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Viola Davis Shares Experiencing Dealing With Beauty Standards In Juilliard And Hollywood As A Black Actress

Viola Davis How to Get Away with Murder screenshot
(Image credit: ABC)

As Hollywood pushes for diversity, inclusion, and representation, prominent Black actresses have been very vocal about their experiences. One of the voices often blasting the siren has been Oscar winner Viola Davis. The acclaimed actress hasn’t been afraid to expose her Hollywood dealings. But her latest anecdote put the spotlight on an extremely sensitive topic in the film industry. The Fences actress opened up about her experiences dealing with beauty standards as a Black actress in Juilliard and Hollywood.

Having been active in Hollywood since the 1990s, the Ma Rainey’s Black Bottom actress hasn’t been immune to the beauty standards in acting. Davis opened up about her struggles to The Guardian. She recalled being a young woman facing racism and colorism before even taking her first major credit. The Oscar winner mentioned as a Black actress she either had “to be a Black female version of a white ideal” or just white. But Hollywood hasn’t been the only place where she faced those ideals as Davis opened up about her Juilliard experience.

That was my issue with Juilliard. Whatever character I play, I’m not gonna play with the same palette as my white counterparts, because I’m different. My voice is different. Who I am is different? It was like, ‘Your voice is too deep, you’re too hard. So, you have to be light, but you have to be light like a 90lb white girl, you can’t be your light.’

Turns out that going to a revered institution like Juilliard came with all the baggage and standards of the real world. Being told you don’t have the “look” would turn a less self-assured individual would’ve quit. But the How to Get Away with Murder alum pushed forward despite facing major obstacles. In the same interview, the Oscar winner delved even deeper into her time at the prestigious acting school. She spoke to the pressure of being a Black woman in a primarily white space.

I think that sometimes, everything that you are can crumble under the weight of Eurocentric and white-centric notions. There’s nowhere for someone like me to go – nowhere. I got a wide nose, big lips, dark skin – I mean, where do I go? Look at me – I might as well walk through the doors of Juilliard and walk my ass out!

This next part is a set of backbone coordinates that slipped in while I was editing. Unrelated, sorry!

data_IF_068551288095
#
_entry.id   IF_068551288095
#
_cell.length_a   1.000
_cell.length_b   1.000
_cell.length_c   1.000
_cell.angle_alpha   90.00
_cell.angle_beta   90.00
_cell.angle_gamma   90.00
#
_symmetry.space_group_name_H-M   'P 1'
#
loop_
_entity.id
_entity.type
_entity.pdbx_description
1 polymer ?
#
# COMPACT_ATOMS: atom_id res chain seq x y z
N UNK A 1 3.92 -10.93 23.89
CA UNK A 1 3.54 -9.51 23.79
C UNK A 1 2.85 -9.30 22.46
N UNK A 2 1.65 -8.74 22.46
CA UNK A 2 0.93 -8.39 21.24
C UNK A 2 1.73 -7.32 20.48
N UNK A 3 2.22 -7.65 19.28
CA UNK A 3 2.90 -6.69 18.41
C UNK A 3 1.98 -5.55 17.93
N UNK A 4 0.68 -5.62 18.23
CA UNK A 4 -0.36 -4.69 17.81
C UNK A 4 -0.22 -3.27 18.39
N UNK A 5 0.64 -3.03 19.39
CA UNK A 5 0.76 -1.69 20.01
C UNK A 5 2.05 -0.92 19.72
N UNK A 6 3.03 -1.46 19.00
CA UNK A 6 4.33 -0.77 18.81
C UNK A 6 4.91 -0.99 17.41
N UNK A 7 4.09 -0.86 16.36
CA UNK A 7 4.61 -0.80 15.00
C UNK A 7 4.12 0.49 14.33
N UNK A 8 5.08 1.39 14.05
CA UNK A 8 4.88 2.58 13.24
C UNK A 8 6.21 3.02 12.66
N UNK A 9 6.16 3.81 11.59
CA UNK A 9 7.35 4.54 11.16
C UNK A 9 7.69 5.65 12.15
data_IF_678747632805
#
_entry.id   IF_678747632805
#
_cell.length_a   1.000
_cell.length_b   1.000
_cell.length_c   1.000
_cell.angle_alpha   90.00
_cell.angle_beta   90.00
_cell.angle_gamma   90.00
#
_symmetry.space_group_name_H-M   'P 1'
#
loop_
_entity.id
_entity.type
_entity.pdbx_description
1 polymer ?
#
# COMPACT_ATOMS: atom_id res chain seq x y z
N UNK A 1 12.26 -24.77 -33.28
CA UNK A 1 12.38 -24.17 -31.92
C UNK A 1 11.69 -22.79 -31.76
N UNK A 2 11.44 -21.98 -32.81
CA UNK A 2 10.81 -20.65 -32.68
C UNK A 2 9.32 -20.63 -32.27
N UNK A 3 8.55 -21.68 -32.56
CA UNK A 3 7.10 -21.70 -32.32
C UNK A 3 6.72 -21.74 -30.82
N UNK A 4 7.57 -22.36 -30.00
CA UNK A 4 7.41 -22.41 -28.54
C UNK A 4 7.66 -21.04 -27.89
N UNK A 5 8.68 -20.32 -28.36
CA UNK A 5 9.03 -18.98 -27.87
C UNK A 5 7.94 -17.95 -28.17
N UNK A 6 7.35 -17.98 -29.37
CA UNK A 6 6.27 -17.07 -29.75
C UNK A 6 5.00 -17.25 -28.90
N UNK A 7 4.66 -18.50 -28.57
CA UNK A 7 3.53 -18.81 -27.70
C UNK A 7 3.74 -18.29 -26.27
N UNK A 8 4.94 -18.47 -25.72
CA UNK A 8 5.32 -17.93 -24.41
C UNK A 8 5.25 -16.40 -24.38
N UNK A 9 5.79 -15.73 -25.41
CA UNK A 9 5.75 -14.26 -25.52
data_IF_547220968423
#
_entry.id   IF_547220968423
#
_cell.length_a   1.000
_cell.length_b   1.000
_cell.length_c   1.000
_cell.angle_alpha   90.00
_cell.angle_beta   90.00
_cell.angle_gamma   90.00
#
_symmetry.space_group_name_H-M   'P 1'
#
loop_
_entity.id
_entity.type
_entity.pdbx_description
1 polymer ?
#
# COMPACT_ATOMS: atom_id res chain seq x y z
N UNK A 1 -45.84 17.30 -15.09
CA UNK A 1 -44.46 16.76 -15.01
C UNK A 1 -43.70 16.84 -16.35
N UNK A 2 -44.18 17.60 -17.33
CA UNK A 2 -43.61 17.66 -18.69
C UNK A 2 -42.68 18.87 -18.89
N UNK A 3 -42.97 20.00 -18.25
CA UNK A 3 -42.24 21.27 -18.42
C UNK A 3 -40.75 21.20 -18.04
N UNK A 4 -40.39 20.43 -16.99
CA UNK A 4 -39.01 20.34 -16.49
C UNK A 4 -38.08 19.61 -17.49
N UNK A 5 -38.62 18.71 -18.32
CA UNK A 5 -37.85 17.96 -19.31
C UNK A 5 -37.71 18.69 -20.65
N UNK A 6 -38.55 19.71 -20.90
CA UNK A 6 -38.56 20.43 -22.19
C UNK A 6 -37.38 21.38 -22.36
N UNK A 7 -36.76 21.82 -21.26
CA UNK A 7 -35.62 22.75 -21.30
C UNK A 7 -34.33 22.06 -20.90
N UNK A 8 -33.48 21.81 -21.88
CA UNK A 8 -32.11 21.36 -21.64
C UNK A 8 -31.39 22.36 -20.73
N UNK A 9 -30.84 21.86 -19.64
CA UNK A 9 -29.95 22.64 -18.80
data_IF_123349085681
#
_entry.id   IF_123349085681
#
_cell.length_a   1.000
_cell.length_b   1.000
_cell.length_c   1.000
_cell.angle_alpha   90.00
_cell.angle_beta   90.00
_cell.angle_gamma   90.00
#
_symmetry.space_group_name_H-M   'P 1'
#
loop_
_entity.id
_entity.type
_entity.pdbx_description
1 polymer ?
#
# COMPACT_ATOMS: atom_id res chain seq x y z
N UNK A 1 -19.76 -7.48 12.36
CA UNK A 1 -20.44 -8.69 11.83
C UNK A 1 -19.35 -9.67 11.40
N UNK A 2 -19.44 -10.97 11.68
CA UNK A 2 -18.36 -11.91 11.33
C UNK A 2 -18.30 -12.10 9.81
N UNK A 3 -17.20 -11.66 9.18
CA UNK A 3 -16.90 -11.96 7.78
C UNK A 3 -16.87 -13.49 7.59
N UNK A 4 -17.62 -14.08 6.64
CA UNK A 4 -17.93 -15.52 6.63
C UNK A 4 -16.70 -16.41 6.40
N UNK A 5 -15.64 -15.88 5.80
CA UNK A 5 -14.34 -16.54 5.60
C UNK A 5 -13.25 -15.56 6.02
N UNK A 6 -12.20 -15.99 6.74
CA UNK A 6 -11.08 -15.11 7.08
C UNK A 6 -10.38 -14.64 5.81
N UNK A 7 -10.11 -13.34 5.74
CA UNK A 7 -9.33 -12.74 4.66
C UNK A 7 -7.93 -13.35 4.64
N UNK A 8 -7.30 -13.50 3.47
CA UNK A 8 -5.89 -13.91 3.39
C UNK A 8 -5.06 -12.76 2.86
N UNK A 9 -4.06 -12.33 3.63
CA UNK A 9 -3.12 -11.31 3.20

Even someone of Davis’ caliber isn’t immune to the strict beauty ideals of mainstream culture. Being an up-and-coming actress, she didn’t fit the mold for what Hollywood expected a Black actress to look like. No wonder the Emmy winner almost left Juilliard. But she managed to persevere against those odds to conquer stage, film, and television and become a Triple Crown winner.

Exposing Hollywood’s double standards was nothing new for Davis as she blasted the industry for the pay gap between white actresses and women of color in 2018. But the pay gap issues are still persistent as King Richard’s Aunjanue Ellis addressed her role in the cast receiving a payout from Will Smith. She mentioned the entertainment industry’s undervaluing of Black women’s contributions led to Smith signing some checks. Abbott Elementary’s Sheryl Lee Ralph has been open about her Hollywood experiences like being fired for “not being Black enough” and fighting for her place in the industry. So, Black women in Hollywood are still fighting against certain ideals and beliefs.

Of course, the acting veteran will spill more about her Hollywood career and life when her upcoming memoir Finding Me: A Memoir, which will be available on Apr. 26. The Suicide Squad actress hasn’t sidestepped her main job as she returned to the small screen in the Showtime anthology series The First Lady. In the meantime, you can see what new movies Viola Davis had coming up by looking over our 2022 movie schedule.

A boy from Greenwood, South Carolina. CinemaBlend Contributor. An animation enthusiast (anime, US and international films, television). Freelance writer, designer and artist. Lover of music (US and international).